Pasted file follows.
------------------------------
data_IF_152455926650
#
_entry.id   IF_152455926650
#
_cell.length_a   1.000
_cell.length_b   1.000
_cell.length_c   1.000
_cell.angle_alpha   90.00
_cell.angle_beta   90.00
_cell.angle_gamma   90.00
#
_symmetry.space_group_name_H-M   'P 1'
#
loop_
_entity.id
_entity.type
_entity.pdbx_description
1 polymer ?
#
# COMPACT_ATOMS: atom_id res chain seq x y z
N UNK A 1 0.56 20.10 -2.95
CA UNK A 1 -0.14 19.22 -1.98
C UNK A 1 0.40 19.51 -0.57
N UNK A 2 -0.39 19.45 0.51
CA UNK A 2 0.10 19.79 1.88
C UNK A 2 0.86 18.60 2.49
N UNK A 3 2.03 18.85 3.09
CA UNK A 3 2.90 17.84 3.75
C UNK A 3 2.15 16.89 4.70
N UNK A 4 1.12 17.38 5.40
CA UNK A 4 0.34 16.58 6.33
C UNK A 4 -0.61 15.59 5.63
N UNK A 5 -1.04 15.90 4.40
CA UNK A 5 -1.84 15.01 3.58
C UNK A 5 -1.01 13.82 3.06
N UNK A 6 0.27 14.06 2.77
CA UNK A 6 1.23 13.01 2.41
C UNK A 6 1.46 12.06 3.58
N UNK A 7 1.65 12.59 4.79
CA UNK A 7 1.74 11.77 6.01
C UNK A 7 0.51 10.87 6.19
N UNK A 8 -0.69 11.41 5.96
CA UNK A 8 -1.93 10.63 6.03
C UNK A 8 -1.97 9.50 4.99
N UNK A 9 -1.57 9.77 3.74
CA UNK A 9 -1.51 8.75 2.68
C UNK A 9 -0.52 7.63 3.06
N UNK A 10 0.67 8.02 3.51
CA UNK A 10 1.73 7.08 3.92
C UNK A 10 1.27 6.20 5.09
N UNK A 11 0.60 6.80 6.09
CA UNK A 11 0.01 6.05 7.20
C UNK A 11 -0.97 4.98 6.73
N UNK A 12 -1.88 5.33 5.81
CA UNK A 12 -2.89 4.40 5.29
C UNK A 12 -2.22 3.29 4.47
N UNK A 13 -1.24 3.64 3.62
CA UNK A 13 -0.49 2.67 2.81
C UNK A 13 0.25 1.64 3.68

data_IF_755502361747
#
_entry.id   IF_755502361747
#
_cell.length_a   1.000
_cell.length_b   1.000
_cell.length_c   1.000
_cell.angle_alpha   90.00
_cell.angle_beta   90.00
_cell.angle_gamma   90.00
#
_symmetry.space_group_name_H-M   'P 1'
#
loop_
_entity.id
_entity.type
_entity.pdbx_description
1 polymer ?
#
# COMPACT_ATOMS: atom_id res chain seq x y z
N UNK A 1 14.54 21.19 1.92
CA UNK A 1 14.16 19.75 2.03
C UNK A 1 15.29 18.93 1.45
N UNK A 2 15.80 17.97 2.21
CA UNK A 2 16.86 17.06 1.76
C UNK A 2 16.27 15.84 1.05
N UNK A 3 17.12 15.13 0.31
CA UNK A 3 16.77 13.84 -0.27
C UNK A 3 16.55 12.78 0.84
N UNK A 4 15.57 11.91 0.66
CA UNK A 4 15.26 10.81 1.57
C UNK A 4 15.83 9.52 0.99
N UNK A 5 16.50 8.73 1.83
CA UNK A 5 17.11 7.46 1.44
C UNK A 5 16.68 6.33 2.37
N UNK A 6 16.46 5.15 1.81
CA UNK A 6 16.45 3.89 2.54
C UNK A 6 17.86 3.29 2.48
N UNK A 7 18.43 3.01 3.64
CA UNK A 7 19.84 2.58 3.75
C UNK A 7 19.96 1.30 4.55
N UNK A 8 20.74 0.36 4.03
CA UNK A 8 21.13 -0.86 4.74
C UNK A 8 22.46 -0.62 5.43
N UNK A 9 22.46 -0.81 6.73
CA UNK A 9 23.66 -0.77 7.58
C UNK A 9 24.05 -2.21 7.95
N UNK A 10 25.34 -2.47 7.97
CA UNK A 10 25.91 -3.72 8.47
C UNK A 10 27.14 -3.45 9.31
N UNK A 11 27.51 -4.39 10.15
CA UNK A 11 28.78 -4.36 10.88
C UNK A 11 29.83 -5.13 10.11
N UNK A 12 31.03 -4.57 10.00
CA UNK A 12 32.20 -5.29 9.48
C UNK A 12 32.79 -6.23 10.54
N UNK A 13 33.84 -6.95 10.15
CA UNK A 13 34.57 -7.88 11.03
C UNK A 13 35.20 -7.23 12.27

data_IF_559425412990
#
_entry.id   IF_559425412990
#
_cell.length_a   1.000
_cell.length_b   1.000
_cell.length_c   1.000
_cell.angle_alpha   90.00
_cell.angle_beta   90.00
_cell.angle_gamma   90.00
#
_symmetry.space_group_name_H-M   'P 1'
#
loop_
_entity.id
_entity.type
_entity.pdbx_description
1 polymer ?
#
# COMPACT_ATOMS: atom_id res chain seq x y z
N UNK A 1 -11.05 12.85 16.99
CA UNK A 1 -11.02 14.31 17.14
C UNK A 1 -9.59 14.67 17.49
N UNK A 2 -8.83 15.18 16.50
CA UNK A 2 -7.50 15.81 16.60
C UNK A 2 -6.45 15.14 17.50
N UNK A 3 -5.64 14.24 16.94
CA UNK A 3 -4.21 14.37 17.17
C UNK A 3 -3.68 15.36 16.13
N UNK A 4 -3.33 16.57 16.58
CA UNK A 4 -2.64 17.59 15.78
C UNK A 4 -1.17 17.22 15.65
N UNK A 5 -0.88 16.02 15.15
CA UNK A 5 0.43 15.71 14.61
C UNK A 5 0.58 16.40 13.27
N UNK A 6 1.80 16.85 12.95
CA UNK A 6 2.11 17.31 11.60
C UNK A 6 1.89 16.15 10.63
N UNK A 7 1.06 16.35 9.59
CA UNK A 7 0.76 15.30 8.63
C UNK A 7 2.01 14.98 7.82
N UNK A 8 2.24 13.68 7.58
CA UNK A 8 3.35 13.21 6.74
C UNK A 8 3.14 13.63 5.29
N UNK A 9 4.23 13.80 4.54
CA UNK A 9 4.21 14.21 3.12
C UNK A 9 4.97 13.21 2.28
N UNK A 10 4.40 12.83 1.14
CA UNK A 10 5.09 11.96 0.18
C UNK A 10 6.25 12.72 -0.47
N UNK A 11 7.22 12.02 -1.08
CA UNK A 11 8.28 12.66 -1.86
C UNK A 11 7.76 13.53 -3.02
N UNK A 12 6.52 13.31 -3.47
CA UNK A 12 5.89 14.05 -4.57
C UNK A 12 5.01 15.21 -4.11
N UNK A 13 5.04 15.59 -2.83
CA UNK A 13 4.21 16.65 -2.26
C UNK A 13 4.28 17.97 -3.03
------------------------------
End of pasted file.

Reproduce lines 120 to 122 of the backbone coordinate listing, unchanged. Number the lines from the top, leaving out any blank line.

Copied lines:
#
_entry.id   IF_559425412990
#